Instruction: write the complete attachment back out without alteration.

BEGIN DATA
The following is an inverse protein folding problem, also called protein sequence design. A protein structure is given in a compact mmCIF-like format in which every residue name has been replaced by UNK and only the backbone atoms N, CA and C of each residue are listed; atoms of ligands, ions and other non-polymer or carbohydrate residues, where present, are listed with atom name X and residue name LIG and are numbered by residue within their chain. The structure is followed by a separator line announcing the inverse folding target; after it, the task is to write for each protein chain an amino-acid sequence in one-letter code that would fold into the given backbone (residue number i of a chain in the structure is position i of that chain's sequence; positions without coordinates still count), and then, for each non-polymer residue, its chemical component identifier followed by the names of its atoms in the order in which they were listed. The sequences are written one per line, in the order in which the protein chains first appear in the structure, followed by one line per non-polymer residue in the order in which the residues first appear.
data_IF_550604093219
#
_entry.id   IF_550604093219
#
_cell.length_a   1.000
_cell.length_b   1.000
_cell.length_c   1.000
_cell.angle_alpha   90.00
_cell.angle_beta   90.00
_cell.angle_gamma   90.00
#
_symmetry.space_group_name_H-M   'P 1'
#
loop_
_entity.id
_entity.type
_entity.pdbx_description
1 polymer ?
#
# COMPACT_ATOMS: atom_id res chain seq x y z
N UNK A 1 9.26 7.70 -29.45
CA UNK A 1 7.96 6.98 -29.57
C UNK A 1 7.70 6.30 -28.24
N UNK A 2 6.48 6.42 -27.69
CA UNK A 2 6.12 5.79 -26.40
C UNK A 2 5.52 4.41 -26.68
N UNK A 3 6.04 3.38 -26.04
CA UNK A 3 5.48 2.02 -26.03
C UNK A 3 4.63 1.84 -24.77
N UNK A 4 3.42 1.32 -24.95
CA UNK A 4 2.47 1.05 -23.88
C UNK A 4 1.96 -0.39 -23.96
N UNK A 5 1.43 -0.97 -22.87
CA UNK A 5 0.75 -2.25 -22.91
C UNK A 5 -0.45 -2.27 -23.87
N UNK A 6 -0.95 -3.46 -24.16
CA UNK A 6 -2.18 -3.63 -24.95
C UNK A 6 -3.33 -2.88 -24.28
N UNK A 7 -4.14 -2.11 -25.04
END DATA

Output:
The following is an inverse protein folding problem, also called protein sequence design. A protein structure is given in a compact mmCIF-like format in which every residue name has been replaced by UNK and only the backbone atoms N, CA and C of each residue are listed; atoms of ligands, ions and other non-polymer or carbohydrate residues, where present, are listed with atom name X and residue name LIG and are numbered by residue within their chain. The structure is followed by a separator line announcing the inverse folding target; after it, the task is to write for each protein chain an amino-acid sequence in one-letter code that would fold into the given backbone (residue number i of a chain in the structure is position i of that chain's sequence; positions without coordinates still count), and then, for each non-polymer residue, its chemical component identifier followed by the names of its atoms in the order in which they were listed. The sequences are written one per line, in the order in which the protein chains first appear in the structure, followed by one line per non-polymer residue in the order in which the residues first appear.
data_IF_550604093219
#
_entry.id   IF_550604093219
#
_cell.length_a   1.000
_cell.length_b   1.000
_cell.length_c   1.000
_cell.angle_alpha   90.00
_cell.angle_beta   90.00
_cell.angle_gamma   90.00
#
_symmetry.space_group_name_H-M   'P 1'
#
loop_
_entity.id
_entity.type
_entity.pdbx_description
1 polymer ?
#
# COMPACT_ATOMS: atom_id res chain seq x y z
N UNK A 1 9.26 7.70 -29.45
CA UNK A 1 7.96 6.98 -29.57
C UNK A 1 7.70 6.30 -28.24
N UNK A 2 6.48 6.42 -27.69
CA UNK A 2 6.12 5.79 -26.40
C UNK A 2 5.52 4.41 -26.68
N UNK A 3 6.04 3.38 -26.04
CA UNK A 3 5.48 2.02 -26.03
C UNK A 3 4.63 1.84 -24.77
N UNK A 4 3.42 1.32 -24.95
CA UNK A 4 2.47 1.05 -23.88
C UNK A 4 1.96 -0.39 -23.96
N UNK A 5 1.43 -0.97 -22.87
CA UNK A 5 0.75 -2.25 -22.91
C UNK A 5 -0.45 -2.27 -23.87
N UNK A 6 -0.95 -3.46 -24.16
CA UNK A 6 -2.18 -3.63 -24.95
C UNK A 6 -3.33 -2.88 -24.28
N UNK A 7 -4.14 -2.11 -25.04